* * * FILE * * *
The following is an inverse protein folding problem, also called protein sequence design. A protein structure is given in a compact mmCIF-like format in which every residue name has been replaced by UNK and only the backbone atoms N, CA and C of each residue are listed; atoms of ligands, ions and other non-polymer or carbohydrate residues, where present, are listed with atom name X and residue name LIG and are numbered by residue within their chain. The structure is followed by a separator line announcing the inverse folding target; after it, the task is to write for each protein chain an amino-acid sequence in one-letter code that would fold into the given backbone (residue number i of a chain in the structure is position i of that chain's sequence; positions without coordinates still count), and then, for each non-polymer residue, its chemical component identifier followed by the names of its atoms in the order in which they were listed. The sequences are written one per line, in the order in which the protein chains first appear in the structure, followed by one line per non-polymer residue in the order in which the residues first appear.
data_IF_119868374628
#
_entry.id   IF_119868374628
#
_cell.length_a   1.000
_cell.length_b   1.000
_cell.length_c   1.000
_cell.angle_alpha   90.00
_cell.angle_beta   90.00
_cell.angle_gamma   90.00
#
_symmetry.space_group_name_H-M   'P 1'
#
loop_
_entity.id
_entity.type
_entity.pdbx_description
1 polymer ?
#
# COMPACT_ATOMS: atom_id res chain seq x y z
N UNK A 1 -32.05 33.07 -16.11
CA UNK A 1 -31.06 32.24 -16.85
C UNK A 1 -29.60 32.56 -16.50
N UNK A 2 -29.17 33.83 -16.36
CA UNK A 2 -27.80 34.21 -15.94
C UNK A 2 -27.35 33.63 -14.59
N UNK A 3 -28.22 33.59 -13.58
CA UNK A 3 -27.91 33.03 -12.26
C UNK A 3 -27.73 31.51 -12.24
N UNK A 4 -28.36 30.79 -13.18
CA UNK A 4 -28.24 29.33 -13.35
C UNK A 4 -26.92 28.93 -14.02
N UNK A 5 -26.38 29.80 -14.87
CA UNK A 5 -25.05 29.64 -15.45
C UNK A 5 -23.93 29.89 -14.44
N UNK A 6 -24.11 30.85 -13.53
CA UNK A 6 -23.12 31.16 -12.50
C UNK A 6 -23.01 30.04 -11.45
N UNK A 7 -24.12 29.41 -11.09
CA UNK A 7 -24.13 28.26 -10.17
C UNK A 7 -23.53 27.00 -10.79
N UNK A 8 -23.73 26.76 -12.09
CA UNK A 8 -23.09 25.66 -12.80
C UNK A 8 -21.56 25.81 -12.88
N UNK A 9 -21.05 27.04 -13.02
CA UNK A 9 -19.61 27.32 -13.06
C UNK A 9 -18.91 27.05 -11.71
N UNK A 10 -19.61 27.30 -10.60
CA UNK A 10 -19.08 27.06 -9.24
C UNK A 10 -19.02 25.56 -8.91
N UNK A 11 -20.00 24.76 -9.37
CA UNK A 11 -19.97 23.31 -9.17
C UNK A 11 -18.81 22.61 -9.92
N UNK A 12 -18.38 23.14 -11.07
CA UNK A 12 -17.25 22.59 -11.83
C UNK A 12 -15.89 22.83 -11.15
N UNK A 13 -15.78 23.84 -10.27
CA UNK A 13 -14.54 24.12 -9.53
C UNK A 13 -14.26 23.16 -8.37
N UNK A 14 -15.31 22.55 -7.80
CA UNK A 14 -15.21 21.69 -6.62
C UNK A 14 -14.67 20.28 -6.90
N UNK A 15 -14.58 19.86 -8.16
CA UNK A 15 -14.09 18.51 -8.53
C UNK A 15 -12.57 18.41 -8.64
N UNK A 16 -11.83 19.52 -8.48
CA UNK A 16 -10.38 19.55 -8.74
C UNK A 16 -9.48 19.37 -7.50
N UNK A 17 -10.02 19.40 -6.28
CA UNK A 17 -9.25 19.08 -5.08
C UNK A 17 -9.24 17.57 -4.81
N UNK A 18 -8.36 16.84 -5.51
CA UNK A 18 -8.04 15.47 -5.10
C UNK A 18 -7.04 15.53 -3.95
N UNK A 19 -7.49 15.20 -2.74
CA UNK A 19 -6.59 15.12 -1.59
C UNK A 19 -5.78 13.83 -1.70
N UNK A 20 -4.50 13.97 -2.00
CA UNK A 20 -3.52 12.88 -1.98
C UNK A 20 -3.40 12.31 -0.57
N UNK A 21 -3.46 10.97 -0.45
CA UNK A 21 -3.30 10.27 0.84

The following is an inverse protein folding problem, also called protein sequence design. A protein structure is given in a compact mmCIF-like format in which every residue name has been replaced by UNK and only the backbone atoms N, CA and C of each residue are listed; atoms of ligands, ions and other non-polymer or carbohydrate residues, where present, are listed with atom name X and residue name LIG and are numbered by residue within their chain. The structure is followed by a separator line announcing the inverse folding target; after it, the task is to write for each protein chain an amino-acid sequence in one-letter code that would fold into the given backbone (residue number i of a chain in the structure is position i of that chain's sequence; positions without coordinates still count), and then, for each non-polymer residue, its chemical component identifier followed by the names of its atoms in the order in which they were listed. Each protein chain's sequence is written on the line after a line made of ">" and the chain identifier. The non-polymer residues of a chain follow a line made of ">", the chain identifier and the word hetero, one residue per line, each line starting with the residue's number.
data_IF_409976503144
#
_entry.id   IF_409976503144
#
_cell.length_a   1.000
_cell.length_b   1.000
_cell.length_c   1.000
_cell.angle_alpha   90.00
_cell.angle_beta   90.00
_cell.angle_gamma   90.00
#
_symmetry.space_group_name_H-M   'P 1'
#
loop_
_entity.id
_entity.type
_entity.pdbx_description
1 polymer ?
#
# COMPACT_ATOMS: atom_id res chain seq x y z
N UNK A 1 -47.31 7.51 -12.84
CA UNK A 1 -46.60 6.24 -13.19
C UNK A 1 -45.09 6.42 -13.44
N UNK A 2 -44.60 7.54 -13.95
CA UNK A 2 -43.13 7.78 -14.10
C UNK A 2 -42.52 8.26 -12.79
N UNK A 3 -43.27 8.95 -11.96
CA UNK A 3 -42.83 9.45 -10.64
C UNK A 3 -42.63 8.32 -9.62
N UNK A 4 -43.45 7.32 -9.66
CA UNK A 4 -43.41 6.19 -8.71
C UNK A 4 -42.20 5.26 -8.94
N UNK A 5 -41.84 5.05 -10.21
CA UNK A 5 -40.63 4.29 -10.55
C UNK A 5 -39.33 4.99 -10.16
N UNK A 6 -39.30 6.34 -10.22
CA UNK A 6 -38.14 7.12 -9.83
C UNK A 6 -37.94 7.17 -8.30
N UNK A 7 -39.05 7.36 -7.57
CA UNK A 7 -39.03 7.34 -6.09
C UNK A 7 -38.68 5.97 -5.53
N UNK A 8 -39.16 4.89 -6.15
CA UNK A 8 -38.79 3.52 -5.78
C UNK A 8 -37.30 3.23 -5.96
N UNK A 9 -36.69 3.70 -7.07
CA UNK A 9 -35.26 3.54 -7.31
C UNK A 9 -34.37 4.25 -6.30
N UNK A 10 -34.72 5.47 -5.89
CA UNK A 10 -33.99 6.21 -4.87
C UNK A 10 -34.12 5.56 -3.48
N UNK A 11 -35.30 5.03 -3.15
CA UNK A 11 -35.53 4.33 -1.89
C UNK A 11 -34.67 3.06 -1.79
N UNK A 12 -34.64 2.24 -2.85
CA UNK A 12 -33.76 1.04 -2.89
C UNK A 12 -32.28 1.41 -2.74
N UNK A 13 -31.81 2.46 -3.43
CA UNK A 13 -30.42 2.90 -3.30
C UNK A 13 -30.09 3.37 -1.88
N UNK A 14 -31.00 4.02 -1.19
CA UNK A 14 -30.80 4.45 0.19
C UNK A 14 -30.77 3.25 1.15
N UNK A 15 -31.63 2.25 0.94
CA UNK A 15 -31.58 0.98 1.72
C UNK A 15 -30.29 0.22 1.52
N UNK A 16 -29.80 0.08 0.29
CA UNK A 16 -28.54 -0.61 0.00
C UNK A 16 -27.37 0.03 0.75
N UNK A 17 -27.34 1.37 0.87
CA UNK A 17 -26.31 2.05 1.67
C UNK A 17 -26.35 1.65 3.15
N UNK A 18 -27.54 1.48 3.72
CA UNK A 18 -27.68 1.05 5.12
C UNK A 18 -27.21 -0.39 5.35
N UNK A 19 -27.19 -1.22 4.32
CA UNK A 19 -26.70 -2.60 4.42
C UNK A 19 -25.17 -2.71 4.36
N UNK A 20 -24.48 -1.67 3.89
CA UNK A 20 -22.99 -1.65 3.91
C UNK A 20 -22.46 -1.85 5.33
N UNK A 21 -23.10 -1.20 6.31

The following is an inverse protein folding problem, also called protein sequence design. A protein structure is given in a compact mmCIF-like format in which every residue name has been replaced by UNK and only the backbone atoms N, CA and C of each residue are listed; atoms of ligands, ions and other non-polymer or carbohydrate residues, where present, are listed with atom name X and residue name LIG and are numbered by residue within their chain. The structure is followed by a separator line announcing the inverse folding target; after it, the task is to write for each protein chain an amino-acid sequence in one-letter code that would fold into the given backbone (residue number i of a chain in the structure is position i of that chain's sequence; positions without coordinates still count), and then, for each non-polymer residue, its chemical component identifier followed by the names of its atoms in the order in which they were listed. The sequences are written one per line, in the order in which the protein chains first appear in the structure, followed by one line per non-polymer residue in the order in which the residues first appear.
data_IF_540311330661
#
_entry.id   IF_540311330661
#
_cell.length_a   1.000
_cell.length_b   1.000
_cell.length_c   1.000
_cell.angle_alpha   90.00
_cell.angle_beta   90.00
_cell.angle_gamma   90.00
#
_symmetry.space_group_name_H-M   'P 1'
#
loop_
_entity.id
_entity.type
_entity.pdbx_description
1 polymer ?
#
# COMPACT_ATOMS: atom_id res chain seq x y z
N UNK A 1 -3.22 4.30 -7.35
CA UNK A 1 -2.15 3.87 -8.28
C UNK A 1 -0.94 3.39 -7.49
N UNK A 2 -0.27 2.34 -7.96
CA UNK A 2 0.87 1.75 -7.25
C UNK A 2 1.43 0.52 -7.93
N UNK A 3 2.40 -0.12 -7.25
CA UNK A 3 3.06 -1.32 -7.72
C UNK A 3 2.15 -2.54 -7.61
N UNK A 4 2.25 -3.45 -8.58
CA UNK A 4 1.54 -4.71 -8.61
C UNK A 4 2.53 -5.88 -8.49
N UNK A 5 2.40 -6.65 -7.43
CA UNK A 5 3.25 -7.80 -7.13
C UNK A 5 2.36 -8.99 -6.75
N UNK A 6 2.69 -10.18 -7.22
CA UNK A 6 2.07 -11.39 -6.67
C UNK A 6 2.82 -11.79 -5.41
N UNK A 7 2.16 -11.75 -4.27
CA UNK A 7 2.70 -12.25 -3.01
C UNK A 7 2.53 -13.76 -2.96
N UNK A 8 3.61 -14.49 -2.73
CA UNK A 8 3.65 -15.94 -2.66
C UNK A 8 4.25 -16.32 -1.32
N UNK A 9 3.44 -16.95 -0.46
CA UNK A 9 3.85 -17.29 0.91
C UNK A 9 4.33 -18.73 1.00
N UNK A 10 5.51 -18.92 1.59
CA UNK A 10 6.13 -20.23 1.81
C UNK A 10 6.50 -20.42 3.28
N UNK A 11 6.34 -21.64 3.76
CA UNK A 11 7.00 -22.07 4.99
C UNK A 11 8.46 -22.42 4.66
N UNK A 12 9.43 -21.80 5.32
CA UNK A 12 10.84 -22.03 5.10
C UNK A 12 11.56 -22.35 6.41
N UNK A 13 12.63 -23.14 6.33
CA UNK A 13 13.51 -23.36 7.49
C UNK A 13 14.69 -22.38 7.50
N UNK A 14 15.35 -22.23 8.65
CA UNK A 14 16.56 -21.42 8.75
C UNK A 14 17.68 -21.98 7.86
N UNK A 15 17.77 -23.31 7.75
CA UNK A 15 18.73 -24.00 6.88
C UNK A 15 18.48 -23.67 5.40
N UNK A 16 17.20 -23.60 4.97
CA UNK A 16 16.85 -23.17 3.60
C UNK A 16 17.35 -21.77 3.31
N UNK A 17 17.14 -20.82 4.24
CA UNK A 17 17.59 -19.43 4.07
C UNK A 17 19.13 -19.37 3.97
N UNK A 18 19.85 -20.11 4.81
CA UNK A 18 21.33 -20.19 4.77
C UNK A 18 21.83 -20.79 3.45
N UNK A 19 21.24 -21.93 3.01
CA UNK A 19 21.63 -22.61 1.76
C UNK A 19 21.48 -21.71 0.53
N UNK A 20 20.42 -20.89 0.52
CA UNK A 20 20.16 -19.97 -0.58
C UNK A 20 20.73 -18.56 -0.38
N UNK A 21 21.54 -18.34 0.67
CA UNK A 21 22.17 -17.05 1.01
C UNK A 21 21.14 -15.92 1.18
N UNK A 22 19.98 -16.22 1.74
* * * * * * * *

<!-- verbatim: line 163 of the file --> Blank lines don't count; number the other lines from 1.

CA UNK A 20 -22.99 -1.65 3.91